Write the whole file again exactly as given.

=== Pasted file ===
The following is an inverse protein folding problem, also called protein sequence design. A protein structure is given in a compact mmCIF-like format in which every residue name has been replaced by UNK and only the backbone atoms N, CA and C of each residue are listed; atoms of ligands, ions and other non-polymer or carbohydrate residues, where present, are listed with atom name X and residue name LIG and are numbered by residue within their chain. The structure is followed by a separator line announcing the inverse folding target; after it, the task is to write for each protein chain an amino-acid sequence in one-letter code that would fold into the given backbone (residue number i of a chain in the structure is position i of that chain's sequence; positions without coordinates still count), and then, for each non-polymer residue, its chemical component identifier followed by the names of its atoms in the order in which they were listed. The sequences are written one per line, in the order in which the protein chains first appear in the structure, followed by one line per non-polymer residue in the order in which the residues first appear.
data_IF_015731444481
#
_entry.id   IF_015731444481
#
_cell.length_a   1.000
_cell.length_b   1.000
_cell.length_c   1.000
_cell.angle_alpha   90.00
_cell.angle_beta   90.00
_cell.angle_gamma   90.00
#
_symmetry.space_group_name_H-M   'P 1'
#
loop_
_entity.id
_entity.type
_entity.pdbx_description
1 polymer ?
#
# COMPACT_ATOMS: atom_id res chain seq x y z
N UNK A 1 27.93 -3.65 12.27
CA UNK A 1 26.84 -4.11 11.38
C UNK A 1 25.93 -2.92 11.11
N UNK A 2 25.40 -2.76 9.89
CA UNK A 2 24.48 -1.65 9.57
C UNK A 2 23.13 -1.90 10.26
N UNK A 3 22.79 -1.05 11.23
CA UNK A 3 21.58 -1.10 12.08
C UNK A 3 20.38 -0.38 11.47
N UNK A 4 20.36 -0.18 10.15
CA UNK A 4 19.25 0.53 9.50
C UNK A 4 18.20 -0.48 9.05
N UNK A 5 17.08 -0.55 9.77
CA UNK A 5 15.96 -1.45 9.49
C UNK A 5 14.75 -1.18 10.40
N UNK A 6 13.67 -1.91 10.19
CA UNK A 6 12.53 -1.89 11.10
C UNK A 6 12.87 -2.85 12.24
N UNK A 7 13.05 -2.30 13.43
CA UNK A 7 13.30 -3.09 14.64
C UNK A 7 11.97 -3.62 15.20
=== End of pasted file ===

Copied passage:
The following is an inverse protein folding problem, also called protein sequence design. A protein structure is given in a compact mmCIF-like format in which every residue name has been replaced by UNK and only the backbone atoms N, CA and C of each residue are listed; atoms of ligands, ions and other non-polymer or carbohydrate residues, where present, are listed with atom name X and residue name LIG and are numbered by residue within their chain. The structure is followed by a separator line announcing the inverse folding target; after it, the task is to write for each protein chain an amino-acid sequence in one-letter code that would fold into the given backbone (residue number i of a chain in the structure is position i of that chain's sequence; positions without coordinates still count), and then, for each non-polymer residue, its chemical component identifier followed by the names of its atoms in the order in which they were listed. The sequences are written one per line, in the order in which the protein chains first appear in the structure, followed by one line per non-polymer residue in the order in which the residues first appear.
data_IF_015731444481
#
_entry.id   IF_015731444481
#
_cell.length_a   1.000
_cell.length_b   1.000
_cell.length_c   1.000
_cell.angle_alpha   90.00
_cell.angle_beta   90.00
_cell.angle_gamma   90.00
#
_symmetry.space_group_name_H-M   'P 1'
#
loop_
_entity.id
_entity.type
_entity.pdbx_description
1 polymer ?
#
# COMPACT_ATOMS: atom_id res chain seq x y z
N UNK A 1 27.93 -3.65 12.27
CA UNK A 1 26.84 -4.11 11.38
C UNK A 1 25.93 -2.92 11.11
N UNK A 2 25.40 -2.76 9.89
CA UNK A 2 24.48 -1.65 9.57
C UNK A 2 23.13 -1.90 10.26
N UNK A 3 22.79 -1.05 11.23
CA UNK A 3 21.58 -1.10 12.08
C UNK A 3 20.38 -0.38 11.47
N UNK A 4 20.36 -0.18 10.15
CA UNK A 4 19.25 0.53 9.50
C UNK A 4 18.20 -0.48 9.05
N UNK A 5 17.08 -0.55 9.77
CA UNK A 5 15.96 -1.45 9.49
C UNK A 5 14.75 -1.18 10.40
N UNK A 6 13.67 -1.91 10.19
CA UNK A 6 12.53 -1.89 11.10
C UNK A 6 12.87 -2.85 12.24
N UNK A 7 13.05 -2.30 13.43
CA UNK A 7 13.30 -3.09 14.64
C UNK A 7 11.97 -3.62 15.20